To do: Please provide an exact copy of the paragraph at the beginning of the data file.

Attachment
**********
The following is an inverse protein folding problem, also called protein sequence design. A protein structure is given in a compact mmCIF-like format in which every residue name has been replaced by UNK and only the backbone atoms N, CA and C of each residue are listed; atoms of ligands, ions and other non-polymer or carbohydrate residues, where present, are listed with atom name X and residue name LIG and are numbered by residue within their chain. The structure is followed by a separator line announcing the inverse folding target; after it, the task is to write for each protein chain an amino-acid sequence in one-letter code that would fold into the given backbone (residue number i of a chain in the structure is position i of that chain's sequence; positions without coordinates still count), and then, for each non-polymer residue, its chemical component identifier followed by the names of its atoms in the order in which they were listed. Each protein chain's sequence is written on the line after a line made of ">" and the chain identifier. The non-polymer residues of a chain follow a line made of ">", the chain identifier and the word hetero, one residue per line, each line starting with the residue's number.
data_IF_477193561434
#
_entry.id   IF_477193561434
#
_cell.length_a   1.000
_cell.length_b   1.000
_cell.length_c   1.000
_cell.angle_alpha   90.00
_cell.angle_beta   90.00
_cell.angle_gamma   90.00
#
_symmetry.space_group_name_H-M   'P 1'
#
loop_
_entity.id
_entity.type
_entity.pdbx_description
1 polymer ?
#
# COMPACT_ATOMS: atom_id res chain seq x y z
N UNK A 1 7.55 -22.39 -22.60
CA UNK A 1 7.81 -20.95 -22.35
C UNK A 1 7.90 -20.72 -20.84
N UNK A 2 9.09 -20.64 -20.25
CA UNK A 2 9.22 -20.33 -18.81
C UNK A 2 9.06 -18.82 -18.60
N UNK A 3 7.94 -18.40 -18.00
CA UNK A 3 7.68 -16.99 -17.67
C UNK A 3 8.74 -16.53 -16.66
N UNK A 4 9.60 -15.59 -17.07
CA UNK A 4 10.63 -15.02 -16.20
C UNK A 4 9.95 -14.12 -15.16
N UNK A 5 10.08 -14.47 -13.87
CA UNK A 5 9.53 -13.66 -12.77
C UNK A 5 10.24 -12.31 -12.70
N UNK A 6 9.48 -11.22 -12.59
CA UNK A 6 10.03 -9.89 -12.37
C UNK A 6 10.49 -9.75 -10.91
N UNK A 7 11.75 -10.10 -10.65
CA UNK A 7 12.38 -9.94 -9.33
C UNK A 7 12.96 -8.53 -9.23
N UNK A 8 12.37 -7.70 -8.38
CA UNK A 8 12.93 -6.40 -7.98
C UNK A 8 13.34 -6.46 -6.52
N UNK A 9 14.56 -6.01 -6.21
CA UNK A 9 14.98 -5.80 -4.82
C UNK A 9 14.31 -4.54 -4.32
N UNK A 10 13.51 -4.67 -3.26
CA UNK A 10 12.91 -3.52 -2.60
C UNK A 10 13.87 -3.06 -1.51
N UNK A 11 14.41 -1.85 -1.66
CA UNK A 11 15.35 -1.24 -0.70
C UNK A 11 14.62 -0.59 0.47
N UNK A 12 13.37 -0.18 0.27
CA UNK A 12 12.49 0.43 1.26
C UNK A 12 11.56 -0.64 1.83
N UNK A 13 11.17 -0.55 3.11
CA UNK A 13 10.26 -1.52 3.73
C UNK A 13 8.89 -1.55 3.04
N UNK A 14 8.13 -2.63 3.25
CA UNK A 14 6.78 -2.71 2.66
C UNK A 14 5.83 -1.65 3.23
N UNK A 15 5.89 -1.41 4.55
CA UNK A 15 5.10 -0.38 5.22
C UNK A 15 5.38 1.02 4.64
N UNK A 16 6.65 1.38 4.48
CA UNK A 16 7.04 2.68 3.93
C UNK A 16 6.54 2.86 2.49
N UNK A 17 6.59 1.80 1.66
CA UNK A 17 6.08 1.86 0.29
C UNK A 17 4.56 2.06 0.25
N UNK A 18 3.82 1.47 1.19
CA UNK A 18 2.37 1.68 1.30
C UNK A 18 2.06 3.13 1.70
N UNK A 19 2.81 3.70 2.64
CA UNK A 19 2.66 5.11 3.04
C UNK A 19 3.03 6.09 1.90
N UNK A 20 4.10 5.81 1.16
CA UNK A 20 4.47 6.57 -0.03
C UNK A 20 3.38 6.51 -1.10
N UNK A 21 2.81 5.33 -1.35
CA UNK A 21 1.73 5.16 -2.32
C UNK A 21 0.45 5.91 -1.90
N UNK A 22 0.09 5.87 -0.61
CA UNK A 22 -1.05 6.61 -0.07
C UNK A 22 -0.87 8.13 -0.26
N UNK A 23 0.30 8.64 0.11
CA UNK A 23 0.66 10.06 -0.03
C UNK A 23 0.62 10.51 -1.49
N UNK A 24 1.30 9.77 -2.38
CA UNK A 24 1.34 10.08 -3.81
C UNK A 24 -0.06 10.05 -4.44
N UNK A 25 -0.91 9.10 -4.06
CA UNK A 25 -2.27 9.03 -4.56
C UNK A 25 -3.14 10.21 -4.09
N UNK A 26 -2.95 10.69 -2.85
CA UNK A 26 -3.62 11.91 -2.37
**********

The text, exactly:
The following is an inverse protein folding problem, also called protein sequence design. A protein structure is given in a compact mmCIF-like format in which every residue name has been replaced by UNK and only the backbone atoms N, CA and C of each residue are listed; atoms of ligands, ions and other non-polymer or carbohydrate residues, where present, are listed with atom name X and residue name LIG and are numbered by residue within their chain. The structure is followed by a separator line announcing the inverse folding target; after it, the task is to write for each protein chain an amino-acid sequence in one-letter code that would fold into the given backbone (residue number i of a chain in the structure is position i of that chain's sequence; positions without coordinates still count), and then, for each non-polymer residue, its chemical component identifier followed by the names of its atoms in the order in which they were listed. Each protein chain's sequence is written on the line after a line made of ">" and the chain identifier. The non-polymer residues of a chain follow a line made of ">", the chain identifier and the word hetero, one residue per line, each line starting with the residue's number.